This would be ideal, wouldn’t it?


Washing Hands at a sink


Often times, soap and water aren’t strong enough to get the nasty, grimy mess off of these workers. Don’t forget that in remote locations, running water isn’t even an option. So, they come up with alternative solutions.


A common trick for mechanics, utility workers, and construction workers? Using solvents, in their pure form (undiluted), to clean their hands.


Solvents do an excellent job of dissolving grease, oil, and paint. But they cause major health issues when absorbed through the skin.


Pure solvents are often found in cleaning fluids, epoxy resins, paint thinners, and primers. When the solvents appear in full or high concentration they pose high health risks. The solvents would need to be heavily diluted with water and natural-based for them to pose no health risks, as is done in high quality cleaning wipes and sprays.


Examples of pure solvents used include:

  • acetone
  • alcohol
  • benzene
  • gasoline
  • glycol ethers
  • kerosene
  • methanol
  • methylene chloride
  • mineral spirits
  • toluene
  • xylene


Because of their ability to cut through the dirty, nasty grime, workers often use solvents to clean their tools and their hands.

Why are pure solvents so dangerous to use on your hands?

Pure solvents are easily absorbed by the skin. They can cause dermatitis and other conditions where the solvent made contact with the skin. They are also known to cause other health issues throughout the body.

Skin Conditions

Occupational Skin Diseases (OSD) are a common result of dermal exposure to solvents. OSD’s are the second most common type of occupational diseases. The Center for Disease Control and Prevention (CDC) estimates that 13 million U.S. workers are at risk.


OSD’s can result in:

  • Contact Dermatitis
  • Skin Cancer
  • Skin Infections

Other Health Issues

When solvents and other toxic chemicals are absorbed through the skin, they can enter the bloodstream. This can create health issues further away from the exposure site. Systemic toxicity is a serious condition that can cause problems in areas of the nervous system, stomach, liver, and other organs.


Additional health effects of solvents include:

  • Headache
  • Nausea
  • Irritation to the eyes, throat, and nose



5. Abrasive Cleaners


Even when employees choose to use cleaning solutions instead of solvents, they can be putting themselves at risk.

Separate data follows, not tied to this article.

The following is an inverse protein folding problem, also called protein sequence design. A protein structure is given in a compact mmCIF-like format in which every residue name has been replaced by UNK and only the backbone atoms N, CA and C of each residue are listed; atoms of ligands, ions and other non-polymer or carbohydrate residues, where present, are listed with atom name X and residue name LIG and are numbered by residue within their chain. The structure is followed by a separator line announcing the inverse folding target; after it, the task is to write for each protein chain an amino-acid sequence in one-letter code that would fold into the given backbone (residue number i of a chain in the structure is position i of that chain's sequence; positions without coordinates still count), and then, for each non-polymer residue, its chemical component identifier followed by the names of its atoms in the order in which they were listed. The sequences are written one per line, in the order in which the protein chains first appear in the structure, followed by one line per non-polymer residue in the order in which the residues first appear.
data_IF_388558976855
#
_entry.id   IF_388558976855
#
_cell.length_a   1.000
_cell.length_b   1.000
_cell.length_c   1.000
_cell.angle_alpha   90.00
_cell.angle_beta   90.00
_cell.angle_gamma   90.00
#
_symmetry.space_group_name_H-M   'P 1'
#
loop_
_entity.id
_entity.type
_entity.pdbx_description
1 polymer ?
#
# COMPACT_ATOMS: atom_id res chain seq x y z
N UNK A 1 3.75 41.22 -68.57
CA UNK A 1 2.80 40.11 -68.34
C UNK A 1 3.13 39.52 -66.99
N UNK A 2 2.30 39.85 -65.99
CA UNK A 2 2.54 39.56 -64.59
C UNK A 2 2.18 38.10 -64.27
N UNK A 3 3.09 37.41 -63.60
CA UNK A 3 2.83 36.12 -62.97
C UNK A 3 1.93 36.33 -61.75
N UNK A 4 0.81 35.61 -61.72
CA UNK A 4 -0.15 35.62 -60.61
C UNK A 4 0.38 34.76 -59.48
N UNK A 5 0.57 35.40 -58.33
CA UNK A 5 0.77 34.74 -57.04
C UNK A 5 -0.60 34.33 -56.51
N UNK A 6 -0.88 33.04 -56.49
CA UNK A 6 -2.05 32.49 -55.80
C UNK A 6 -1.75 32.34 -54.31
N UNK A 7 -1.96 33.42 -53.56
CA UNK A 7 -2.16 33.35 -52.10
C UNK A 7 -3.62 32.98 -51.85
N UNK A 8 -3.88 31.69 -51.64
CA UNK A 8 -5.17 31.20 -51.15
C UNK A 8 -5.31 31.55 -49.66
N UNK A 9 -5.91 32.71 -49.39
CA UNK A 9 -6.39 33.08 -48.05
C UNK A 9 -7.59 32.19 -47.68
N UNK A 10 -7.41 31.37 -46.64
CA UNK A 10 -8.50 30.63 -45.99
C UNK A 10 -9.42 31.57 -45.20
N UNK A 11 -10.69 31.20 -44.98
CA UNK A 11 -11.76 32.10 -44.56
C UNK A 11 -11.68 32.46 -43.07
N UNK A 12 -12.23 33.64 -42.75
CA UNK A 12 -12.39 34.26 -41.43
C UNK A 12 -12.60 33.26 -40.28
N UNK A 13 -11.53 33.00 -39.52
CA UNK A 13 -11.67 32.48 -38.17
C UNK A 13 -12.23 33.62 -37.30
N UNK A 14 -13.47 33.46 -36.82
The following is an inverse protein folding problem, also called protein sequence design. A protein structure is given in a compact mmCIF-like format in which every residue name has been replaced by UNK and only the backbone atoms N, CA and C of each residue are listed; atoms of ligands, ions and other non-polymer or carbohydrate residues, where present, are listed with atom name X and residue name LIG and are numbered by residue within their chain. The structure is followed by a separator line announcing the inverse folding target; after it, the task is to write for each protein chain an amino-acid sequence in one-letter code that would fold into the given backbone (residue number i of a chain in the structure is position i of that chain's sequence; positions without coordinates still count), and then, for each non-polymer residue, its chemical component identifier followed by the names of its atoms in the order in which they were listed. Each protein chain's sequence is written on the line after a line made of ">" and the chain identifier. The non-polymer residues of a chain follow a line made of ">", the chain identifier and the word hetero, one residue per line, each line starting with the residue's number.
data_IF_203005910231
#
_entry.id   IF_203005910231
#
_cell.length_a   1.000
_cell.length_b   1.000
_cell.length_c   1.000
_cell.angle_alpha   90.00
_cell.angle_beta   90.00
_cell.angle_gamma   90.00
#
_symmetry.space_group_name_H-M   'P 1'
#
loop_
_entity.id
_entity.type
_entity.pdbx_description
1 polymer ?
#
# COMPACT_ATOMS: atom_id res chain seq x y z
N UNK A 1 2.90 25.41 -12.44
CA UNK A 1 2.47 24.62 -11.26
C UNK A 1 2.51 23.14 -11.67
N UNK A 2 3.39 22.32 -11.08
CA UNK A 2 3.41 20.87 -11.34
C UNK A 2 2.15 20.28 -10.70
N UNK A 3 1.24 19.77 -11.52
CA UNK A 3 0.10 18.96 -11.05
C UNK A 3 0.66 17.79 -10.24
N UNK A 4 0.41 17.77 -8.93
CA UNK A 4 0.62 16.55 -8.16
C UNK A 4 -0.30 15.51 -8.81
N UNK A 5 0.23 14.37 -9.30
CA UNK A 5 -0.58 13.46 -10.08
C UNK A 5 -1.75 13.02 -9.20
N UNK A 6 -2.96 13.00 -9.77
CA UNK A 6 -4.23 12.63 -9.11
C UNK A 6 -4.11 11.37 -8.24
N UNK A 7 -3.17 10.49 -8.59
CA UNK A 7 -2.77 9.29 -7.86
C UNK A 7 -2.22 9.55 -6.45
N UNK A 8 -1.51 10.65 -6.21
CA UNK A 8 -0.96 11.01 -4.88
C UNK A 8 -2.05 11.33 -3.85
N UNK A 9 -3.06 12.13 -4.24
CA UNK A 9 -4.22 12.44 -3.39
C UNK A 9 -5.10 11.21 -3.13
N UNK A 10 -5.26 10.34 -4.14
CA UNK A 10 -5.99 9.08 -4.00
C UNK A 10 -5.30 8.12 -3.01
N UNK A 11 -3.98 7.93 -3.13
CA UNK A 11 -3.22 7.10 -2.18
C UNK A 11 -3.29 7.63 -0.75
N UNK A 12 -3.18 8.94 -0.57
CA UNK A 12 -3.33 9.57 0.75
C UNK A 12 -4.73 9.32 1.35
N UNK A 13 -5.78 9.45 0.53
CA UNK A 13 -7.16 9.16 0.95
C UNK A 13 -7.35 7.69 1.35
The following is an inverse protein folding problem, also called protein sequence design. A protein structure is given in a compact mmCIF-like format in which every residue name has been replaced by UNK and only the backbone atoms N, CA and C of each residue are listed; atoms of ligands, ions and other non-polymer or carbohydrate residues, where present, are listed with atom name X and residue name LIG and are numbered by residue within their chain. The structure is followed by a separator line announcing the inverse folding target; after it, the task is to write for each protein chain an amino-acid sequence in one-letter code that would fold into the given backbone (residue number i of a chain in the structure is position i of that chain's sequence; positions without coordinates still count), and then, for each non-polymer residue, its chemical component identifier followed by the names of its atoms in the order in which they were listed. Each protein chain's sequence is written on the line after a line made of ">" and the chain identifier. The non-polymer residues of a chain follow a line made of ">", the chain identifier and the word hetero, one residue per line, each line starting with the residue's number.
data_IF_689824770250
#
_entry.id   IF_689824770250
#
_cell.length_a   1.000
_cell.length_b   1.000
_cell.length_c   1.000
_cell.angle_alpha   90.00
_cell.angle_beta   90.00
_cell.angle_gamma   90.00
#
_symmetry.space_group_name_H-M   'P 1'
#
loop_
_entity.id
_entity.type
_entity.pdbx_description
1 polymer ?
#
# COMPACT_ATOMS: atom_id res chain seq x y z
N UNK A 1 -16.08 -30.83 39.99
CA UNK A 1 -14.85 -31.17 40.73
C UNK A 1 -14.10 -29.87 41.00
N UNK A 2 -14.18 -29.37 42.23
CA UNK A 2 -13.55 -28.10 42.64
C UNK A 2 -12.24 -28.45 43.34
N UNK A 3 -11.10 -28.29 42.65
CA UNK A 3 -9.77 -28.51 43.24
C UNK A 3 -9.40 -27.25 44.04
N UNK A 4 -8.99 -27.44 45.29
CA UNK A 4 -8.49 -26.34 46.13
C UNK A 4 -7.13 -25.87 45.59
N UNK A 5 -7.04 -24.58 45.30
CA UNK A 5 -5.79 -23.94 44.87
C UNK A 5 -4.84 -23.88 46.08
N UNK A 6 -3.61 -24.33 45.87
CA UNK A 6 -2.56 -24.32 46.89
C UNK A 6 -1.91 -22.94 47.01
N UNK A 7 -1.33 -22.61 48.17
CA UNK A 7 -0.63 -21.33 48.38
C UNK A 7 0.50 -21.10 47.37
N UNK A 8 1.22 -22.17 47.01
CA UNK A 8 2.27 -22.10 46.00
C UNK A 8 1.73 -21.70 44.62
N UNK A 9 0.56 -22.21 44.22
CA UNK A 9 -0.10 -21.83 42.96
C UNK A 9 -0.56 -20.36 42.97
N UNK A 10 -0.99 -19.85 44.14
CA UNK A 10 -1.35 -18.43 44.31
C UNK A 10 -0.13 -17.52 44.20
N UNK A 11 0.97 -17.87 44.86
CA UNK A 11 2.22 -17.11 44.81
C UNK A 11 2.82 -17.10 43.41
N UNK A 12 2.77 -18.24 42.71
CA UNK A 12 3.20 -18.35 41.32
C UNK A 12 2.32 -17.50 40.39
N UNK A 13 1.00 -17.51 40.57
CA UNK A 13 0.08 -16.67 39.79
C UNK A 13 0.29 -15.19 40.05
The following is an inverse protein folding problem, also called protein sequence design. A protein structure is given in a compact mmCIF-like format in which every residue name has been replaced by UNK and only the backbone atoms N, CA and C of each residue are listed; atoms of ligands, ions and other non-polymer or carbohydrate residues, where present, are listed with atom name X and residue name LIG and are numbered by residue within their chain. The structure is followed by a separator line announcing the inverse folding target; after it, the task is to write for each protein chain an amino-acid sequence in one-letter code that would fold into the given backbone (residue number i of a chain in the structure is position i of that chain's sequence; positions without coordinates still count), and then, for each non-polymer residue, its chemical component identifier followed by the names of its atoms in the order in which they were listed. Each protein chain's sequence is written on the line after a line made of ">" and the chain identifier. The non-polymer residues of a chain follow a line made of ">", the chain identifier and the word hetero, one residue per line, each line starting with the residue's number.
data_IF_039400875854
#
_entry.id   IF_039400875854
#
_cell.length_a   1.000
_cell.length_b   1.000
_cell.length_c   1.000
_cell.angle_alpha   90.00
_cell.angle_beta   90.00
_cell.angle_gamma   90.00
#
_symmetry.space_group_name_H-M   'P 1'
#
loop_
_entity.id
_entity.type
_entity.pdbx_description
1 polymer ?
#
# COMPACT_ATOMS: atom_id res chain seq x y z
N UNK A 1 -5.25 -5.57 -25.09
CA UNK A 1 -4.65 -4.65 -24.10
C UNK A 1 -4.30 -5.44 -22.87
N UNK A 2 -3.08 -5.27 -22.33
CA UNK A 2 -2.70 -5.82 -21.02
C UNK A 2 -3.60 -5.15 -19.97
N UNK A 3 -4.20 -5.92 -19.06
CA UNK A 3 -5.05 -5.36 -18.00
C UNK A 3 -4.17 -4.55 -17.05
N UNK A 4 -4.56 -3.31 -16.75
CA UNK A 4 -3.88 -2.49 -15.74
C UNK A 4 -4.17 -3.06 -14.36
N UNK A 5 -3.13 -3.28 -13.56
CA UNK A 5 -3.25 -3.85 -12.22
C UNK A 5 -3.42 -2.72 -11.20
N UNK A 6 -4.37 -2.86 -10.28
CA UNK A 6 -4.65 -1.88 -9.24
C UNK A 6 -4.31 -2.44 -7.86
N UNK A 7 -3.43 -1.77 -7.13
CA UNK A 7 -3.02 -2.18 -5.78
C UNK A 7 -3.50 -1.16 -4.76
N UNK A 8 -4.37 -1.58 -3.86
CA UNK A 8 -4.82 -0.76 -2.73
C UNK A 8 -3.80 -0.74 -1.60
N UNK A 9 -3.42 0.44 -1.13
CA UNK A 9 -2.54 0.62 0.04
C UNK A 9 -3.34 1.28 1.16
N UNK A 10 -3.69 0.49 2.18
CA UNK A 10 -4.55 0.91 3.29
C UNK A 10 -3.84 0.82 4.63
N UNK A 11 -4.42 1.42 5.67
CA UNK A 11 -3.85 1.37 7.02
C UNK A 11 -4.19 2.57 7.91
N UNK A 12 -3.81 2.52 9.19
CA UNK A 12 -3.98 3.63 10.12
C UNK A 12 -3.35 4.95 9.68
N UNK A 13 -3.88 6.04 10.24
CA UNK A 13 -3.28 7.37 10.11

Many cleaning solutions on the market today are filled with harsh chemicals that can do more harm than good. Abrasive cleaners, for example, should not be used to clean your hands. But many workers use them for that purpose.


Here are some contents found in abrasive cleaners:

  • Pumice, which can be very abrasive
  • Petroleum, which can dehydrate the skin and cause health issues
  • Beads, and “grainy” substances that are rough on the skin and can be toxic to the environment
  • Toxic ingredients such as triclosan, parabens, and sodium lauryl sulfate


A tradesperson’s hands are his most valuable assets. Protect your employees by making sure they don’t use solvents and other abrasive cleaners on their skin and hands.


Instead, use products that are more gentle on the skin. Phosphate-free, non-caustic cleaning wipes should be readily accessible.

With the right cleaning products, you can reduce the chances of your workers come down with dry, cracked hands that cause them pain and interfere with their work.


It can be pretty unnerving to think that your workers may be at risk, even with the best-laid plans. That’s why it’s important to always touch base with your crew. Talk to them about their challenges on the job. More times than not, they’ll be happy to tell you what works for them and what doesn’t. In the meantime, make sure that they have the equipment and supplies they need to stay safe and get the job done!

If you’d like to learn more about how Big Wipes™ can help you make your workplace even safer, just give us a call or send us an email.